This paper summarizes and evaluates China’s policies toward the rare-earth industry from 1975 to 2018. We define five stages over this period and focus on China’s purpose, the underlying economic background in each stage, and the connections between stages. By reviewing a broad set of original policy documents, we find that the purpose of China’s policies has evolved, affected by the market players, the development of the mineral industry, and the state of the Chinese economy. Initially, the Chinese government encouraged the development of the upstream rare-earth sector. Since the early 1990s, China has focused on the development of downstream activities that use rare earths in the manufacture of intermediate and final products. Since the early 2000s, China has focused additionally on the problems of disorder in the rare-earth industry with particular reference to the environmental degradation caused by rare-earth production, as well as industrial reorganization to discourage unsanctioned production.
Rare-earth elements are essential to the modern economy, providing essential properties to magnets in high-efficiency motors, to phosphors in lighting, and to catalysts in a variety of chemical activities, among other important applications. In 2010, China cut its production quota for rare-earth (RE) concentrates by 25% and its export quotas for various RE products by 37% (MIIT 2009-2011; Roskill 2015). As China was producing most of the RE minerals in the world, these actions caused a sharp increase in the RE prices. For example, the Chinese-export price of neodymium oxide increased from approximately $25/kg in early 2010 to a peak value of $340/kg in July 2011 (Fig. 1). Prices of all REs followed a similar pattern during this period (Argus Media, 2018). The sharp and significant increase in prices drew worldwide attention to this market and raised questions about the supply security of RE products. In this study, we focus on the underlying factors that drove China’s tightened RE policies and, more broadly, the development of the Chinese RE policies between 1975 and 2018. Further, we are interested in the most recent policies to anticipate future developments.
China began to dominate the supply of RE concentrates and separations in the early 1990s when its total production of upstream and midstream products accounted for more than half of global RE production (Fig. 2). China’s share of supply increased from 21% in 1985 to the recorded high of 97% between 2005 and 2011. In 2018, the share shrank to 71% but would be higher if we consider undocumented and illegal production.Footnote 1 China’s RE reserves are about 44 million tonnes,Footnote 2 which account for 37% of world reserves (USGS 2017). Moreover, with China’s unprecedented economic growth, industrialization, and policy incentives, its consumption of RE oxides, metals, compounds, and alloys in manufacturing also increased from 4888 t REO in 1987 to 19,270 t in the early 2000s, and further to around 125,000 t in 2018 (Su 2009; Tse 2011; Kingsnorth 2016 and 2019).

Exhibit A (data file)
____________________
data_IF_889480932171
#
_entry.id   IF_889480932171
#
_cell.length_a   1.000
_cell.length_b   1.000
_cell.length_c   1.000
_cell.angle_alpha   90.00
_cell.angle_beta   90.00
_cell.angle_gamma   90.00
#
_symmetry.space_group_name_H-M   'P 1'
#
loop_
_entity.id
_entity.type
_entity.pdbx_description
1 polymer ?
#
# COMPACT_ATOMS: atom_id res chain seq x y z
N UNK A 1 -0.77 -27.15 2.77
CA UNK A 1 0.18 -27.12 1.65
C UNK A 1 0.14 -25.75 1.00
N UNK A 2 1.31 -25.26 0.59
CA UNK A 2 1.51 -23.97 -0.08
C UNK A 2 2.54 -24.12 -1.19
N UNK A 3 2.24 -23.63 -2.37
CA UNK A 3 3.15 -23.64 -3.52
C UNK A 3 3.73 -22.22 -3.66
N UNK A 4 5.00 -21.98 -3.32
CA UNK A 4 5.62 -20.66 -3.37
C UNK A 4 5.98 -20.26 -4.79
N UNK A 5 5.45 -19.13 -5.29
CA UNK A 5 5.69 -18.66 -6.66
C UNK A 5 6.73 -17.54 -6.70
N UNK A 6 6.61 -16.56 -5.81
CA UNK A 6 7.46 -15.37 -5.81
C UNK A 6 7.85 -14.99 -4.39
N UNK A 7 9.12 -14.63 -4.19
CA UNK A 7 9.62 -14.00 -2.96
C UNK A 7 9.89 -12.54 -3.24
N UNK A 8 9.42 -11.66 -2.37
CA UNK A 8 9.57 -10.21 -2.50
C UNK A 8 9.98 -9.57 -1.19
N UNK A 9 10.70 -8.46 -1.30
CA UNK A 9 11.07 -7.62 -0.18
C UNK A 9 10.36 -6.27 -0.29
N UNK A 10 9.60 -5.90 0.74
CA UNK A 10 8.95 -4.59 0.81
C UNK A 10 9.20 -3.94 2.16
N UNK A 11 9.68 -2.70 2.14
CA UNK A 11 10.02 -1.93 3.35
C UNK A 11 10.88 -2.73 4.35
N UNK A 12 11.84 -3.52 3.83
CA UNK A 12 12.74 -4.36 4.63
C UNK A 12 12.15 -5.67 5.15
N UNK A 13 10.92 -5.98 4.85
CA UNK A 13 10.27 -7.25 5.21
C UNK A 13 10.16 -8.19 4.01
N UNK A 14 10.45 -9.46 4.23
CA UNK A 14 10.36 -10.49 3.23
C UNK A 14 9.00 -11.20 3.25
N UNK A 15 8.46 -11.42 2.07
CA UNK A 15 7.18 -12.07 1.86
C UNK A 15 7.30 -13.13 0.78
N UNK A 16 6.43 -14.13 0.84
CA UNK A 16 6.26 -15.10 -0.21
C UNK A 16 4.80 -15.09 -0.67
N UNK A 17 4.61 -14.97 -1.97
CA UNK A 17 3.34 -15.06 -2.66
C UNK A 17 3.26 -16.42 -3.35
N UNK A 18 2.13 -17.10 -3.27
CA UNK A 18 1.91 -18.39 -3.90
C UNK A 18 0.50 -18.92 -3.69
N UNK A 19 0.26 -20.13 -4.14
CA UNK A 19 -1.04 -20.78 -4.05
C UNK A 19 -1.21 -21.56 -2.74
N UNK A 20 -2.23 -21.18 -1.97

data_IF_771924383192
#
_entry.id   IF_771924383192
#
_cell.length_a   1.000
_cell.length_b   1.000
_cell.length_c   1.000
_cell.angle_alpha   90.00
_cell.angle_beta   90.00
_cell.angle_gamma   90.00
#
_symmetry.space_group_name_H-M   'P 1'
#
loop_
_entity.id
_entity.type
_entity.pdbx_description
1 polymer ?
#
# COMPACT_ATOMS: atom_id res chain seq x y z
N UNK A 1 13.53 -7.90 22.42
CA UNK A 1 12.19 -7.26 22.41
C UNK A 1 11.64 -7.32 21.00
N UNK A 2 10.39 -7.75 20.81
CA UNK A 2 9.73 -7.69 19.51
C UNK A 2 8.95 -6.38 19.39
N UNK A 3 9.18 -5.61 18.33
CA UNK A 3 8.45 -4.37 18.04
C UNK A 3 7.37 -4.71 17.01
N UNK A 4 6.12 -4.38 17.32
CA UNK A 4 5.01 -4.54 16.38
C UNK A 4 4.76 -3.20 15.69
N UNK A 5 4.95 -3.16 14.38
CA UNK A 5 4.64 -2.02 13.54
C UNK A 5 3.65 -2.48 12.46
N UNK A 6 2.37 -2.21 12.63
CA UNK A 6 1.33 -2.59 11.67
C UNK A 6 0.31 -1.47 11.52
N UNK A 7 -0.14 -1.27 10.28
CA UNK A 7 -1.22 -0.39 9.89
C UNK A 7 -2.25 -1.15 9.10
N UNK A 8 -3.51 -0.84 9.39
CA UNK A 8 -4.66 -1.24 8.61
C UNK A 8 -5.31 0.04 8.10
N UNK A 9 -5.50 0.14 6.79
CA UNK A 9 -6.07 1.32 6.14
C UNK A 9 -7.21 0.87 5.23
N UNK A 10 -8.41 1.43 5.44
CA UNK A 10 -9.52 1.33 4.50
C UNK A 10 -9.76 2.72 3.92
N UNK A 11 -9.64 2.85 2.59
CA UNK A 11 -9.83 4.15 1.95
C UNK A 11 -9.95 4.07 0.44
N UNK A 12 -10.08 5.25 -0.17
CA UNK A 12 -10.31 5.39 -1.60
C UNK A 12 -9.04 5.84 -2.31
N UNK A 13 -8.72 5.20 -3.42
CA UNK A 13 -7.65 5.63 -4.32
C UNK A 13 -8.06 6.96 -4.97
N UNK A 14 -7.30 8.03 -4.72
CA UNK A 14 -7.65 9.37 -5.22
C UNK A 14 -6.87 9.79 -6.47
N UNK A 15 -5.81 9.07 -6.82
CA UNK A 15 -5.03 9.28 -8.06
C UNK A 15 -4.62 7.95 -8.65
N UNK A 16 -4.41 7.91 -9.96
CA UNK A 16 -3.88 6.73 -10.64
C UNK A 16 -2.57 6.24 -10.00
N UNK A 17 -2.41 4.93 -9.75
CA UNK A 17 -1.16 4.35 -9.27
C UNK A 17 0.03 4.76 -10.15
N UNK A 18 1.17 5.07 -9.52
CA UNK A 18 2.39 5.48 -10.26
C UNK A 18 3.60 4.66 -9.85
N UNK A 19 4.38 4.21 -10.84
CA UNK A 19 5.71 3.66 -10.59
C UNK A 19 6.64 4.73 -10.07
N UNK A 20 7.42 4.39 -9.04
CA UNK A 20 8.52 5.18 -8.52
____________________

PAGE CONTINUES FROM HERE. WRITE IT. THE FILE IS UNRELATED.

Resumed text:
Considering China’s substantial influence on the entire RE supply chain, consumers and potential producers in the rest of the world started to consider possible RE deposits outside of China and undertook research to substitute away from RE elements in engineered systems and products. Studies on China’s RE policies appeared. Some research asked questions similar to those we ask in this paper. For example, Wübbeke (2013) uses three narratives to explain the evolution of China’s RE policies, including geopolitical, environmental, and development perspectives. He notes that it is important to understand China’s RE policies systematically—that is, export restrictions, the most controversial policies, need to be considered in light of other policies and regulations in the Chinese economy including “industrial reorganization, resource conservation, and environmental protection.” Wübbeke concludes that, in the long-term, export controls are driven by the Chinese domestic concerns about the entire industrial chain. Two books in Chinese, Su (2009) and Yang (2015), provide useful insights into China’s RE industry and policies. Both works describe the evolution of the RE industry in China and internationally, analyze the problems China is facing, and provide policy suggestions for the Chinese government.